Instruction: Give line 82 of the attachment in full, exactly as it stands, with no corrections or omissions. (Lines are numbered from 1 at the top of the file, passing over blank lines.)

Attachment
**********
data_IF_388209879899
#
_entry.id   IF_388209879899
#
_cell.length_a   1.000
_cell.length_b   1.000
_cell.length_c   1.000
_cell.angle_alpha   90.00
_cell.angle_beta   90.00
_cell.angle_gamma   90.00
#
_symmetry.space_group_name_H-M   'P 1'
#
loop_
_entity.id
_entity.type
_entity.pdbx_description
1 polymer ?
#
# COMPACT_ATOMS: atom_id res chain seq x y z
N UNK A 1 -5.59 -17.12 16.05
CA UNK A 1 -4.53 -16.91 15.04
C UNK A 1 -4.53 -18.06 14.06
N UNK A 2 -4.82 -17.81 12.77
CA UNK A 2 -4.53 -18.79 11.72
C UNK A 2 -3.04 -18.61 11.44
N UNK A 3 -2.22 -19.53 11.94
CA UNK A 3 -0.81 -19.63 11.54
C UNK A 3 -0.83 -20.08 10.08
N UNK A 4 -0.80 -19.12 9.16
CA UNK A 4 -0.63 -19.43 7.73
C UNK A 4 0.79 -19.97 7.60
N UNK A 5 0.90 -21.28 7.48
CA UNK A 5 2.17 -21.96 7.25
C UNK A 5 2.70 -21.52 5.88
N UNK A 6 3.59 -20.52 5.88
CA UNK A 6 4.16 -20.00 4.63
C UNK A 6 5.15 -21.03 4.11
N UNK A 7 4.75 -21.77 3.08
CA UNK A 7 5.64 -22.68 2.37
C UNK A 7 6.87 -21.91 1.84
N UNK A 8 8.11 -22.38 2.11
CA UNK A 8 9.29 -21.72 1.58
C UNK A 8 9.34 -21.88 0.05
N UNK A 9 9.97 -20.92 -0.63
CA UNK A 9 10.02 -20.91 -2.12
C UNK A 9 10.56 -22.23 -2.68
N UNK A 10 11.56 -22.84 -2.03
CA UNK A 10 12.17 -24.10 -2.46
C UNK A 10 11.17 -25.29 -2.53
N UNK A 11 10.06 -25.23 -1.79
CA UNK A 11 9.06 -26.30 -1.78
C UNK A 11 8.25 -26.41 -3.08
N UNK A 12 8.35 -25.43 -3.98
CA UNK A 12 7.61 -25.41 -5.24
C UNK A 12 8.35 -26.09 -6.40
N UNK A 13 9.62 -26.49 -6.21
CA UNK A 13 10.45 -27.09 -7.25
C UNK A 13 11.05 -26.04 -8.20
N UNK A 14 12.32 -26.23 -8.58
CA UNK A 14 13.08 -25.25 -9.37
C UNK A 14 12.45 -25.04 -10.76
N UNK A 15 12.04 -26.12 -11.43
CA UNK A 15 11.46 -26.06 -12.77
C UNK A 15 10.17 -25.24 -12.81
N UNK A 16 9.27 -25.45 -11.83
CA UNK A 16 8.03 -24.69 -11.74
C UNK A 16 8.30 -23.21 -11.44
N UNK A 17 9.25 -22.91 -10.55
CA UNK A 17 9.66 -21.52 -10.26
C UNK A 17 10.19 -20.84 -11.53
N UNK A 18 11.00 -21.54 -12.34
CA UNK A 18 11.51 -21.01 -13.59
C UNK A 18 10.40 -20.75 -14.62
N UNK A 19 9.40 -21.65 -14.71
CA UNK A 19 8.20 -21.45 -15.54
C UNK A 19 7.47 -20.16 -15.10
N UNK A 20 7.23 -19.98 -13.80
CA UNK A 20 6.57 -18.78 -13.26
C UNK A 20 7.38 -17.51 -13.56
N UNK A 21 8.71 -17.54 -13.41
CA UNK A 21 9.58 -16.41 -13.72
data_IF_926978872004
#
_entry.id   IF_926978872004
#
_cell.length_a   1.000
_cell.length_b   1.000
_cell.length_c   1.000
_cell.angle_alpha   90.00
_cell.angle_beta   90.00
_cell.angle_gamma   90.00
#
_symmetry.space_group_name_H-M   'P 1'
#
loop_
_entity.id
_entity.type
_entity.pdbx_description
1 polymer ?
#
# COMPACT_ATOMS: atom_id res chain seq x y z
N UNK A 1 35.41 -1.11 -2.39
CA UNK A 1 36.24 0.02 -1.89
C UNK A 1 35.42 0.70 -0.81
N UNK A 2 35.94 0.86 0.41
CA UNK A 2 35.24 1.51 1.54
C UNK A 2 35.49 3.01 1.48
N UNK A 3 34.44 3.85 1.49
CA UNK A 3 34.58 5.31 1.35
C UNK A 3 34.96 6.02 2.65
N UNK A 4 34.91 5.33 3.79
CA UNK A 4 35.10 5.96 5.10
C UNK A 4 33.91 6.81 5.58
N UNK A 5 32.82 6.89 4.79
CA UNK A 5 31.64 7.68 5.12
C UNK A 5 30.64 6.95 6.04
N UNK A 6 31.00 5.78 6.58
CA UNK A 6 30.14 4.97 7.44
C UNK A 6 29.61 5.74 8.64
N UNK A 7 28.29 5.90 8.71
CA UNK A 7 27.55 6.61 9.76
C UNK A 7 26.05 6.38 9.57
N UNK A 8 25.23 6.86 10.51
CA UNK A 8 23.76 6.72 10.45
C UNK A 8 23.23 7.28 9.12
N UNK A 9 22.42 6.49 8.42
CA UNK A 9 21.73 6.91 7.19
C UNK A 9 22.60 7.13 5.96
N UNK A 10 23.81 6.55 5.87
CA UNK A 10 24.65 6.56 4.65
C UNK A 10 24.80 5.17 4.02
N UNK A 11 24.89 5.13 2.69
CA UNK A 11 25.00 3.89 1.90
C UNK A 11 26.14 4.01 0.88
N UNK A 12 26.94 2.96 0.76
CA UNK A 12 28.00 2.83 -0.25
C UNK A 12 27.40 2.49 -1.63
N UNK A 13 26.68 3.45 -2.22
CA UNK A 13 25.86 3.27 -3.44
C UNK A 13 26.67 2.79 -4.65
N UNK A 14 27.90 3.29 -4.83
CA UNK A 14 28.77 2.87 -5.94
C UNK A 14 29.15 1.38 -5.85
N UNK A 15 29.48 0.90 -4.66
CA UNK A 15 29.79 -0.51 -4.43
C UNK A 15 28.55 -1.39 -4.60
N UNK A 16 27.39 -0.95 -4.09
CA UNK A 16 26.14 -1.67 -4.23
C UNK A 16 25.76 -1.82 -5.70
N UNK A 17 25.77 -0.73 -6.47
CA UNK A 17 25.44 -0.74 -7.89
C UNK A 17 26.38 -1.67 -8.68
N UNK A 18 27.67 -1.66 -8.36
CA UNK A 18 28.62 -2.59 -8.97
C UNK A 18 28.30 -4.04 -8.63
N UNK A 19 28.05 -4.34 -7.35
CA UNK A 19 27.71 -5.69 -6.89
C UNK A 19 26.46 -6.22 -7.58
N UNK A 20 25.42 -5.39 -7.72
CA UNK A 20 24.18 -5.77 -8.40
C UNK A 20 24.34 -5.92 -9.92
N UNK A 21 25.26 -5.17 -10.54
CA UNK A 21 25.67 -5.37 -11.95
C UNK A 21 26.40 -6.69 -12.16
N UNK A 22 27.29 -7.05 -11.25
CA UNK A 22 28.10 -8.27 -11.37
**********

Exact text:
CA UNK A 21 9.58 -16.41 -13.72